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Postby uncronopio » Wed Nov 23, 2005 1:40 am

Stargzer wrote:Is there a difference between Portuguese and Spanish?


Not at all. We are like brothers with BD :wink:
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Re: How does your brain learn languages?

Postby floating_leaf » Wed Nov 23, 2005 7:55 am

Ladyquill wrote:is there an explanation for this?


There is an explanation. There are different types of learners. You have to see something in order to learn it. I don't know how it's called in enlish but in greek it's called οπτικός τύπος.

By the way, I remembered my first attempt to speak italian 3 years ago.
The teacher asked me "Come stai, bene?" and I answered "Oui!!!" :shock: :shock: :shock: :oops: :oops: :oops:
The best thing was that I don't speak any french!!!

What helped me speak italian better was watching italian movies in order to get more familiar with the use of the language and the frases and listening to italian songs (and singing along :oops: )
I don't know if this helped you. I hope it did!
Movάχη έγvoια η γλώσσα μoυ στις αμμoυδιές τoυ Oμήρoυ...
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Postby Brazilian dude » Wed Nov 23, 2005 10:33 am

There is an explanation. There are different types of learners. You have to see something in order to learn it. I don't know how it's called in enlish but in greek it's called οπτικός τύπος

Visual memory?

Not at all. We are like brothers with BD

Right, and siblings sometimes fight, but that doesn't mean they don't like one another.

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Postby Ladyquill » Wed Nov 23, 2005 10:40 am

That's a great thought. I'm an auditory learner normally, but maybe it's different with languages. Thanks for your help!
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Postby Apoclima » Wed Nov 23, 2005 7:37 pm

I understand the problem very well. Yes, everybody learns differently after the Language Learning Apparatus shuts down, which happens differently for different people. (In people like BD it has hardly shut down at all, but there are people who really have a hard time with a second language and their apparatus seems to have deteriorated to the point where it is a detriment [I'm not mentioning names here, but you know who they are].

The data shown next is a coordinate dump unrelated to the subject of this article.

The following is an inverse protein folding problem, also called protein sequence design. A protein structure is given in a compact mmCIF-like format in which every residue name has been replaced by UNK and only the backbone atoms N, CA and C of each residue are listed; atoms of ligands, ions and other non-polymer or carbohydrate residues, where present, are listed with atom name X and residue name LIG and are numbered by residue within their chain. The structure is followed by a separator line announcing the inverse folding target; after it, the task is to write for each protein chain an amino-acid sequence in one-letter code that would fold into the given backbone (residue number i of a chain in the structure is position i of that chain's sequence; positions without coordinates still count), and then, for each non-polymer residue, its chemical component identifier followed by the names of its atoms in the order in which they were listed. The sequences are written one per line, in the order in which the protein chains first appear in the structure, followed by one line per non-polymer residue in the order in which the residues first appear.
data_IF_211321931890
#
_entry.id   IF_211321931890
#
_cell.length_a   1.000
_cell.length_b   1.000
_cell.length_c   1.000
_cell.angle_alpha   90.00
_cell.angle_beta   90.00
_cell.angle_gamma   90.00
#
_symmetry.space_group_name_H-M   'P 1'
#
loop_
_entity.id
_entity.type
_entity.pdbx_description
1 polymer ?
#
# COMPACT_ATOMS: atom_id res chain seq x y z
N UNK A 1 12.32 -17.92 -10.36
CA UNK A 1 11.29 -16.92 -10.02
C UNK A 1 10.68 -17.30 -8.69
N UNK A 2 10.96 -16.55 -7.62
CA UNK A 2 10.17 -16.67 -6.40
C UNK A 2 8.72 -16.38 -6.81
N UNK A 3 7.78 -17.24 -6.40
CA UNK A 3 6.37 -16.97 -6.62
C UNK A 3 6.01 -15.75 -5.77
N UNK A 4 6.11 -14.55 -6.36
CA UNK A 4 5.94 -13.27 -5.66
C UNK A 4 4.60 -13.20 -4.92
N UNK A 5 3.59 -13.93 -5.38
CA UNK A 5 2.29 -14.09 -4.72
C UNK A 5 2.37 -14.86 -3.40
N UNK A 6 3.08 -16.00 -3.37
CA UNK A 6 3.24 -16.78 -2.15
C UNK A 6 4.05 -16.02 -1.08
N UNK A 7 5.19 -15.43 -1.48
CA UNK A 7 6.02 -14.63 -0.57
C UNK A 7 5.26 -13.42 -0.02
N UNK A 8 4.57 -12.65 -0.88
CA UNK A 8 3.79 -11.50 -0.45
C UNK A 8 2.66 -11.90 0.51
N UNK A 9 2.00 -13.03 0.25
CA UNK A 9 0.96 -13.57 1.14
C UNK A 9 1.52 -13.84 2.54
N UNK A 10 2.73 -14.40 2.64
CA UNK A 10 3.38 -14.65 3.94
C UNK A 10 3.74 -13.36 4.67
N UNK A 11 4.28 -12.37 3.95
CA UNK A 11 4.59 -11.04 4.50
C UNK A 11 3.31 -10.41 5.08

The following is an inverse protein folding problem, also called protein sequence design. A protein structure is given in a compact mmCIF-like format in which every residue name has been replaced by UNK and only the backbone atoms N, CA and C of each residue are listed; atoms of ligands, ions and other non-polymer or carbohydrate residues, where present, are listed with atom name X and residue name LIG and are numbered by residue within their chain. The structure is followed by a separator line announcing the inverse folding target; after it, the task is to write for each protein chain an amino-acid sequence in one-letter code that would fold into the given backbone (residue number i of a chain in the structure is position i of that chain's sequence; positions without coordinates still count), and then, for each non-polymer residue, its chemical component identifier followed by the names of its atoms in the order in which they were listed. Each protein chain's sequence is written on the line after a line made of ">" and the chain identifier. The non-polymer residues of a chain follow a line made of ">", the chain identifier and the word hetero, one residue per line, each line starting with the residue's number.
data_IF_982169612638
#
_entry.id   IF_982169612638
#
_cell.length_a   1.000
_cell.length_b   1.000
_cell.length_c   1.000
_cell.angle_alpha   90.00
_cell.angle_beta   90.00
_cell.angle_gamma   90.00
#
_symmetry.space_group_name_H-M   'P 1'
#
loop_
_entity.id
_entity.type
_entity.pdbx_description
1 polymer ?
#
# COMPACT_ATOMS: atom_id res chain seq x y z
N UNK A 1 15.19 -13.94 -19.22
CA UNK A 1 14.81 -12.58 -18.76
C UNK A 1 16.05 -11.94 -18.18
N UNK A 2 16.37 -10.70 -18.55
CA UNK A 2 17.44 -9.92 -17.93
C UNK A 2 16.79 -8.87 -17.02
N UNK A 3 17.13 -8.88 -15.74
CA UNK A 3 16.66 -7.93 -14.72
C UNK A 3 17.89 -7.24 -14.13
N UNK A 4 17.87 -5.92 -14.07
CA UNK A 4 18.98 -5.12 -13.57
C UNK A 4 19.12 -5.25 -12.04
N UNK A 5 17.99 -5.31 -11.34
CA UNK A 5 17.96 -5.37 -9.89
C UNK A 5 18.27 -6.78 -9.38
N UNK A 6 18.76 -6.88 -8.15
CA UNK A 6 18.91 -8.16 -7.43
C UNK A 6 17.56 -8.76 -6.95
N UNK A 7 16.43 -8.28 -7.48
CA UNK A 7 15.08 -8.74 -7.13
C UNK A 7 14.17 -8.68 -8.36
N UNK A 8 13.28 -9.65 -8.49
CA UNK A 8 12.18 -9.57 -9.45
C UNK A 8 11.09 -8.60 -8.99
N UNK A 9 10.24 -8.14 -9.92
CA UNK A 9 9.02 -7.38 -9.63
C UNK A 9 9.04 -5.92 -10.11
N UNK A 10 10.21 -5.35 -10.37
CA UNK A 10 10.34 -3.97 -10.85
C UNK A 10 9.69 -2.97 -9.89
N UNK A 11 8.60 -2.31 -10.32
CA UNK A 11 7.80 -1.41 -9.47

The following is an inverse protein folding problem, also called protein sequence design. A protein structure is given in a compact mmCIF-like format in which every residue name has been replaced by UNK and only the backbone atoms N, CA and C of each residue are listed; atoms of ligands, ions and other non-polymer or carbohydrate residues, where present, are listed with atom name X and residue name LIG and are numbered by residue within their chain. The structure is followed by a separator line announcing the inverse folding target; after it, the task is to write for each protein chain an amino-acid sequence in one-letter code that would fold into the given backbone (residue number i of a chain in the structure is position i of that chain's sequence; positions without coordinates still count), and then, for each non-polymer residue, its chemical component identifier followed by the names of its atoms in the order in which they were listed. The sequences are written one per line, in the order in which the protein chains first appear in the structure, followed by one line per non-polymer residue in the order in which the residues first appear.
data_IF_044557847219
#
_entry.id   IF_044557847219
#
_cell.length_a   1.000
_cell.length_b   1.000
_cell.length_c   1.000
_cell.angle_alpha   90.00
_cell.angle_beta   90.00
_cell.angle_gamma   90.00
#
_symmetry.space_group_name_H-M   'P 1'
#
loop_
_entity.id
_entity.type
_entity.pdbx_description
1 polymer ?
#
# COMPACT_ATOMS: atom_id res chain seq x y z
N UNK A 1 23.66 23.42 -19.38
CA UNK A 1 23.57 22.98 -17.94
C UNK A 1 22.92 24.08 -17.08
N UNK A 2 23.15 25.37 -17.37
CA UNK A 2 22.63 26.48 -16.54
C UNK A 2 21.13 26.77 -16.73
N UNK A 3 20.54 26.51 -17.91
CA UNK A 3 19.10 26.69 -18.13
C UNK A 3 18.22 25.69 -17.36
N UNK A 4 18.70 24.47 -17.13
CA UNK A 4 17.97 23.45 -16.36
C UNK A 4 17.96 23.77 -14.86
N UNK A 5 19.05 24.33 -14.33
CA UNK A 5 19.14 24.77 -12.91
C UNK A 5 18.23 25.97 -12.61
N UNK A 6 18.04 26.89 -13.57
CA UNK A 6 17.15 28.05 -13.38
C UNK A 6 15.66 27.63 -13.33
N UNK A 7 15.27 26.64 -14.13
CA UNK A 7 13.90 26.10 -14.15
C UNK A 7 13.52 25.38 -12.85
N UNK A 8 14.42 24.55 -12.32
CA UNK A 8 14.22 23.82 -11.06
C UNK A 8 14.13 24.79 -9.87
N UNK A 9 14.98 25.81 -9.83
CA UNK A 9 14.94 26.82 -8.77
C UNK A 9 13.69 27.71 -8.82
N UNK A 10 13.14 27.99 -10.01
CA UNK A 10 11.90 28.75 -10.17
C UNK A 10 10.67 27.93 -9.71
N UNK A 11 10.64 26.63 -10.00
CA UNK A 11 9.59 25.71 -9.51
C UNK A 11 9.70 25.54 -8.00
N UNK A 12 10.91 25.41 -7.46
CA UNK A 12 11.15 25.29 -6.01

When you are learning multiple lanugages, at first, the non-native ones are sort of thrown into a "Other Language" file that maybe a dominant one sort of takes over, like "German and other languages." So when one comes to an idea or a thing in a foreign language that we don't know, we search for a "Non-English" word first in our "Other Language" file.

And sometimes things and memories or associations are fixed to a certain language, and we resort to that word or phrase because it in more meaningful to us.

I think the trick is getting the files sorted out in our minds:

I have found that writing stories and poems in the different languages has helped give them each a distinct character, creating images and abstract feeling-thoughts behind the words, like have come naturally with your first language. then every language has a mythology, a linguistic identity to pull all the words of a particular language into the same "file." Of course, there is always that Big File of "All linguistic input I have ever known" where everything is kept in associative order, but like I say it is important to draw the languages into seperate files or identities.

Of course, I am speaking metaphorically. No one knows exactly how these things are done.

Apo
'Experiments are the only means of knowledge at our disposal. The rest is poetry, imagination.' -Max Planck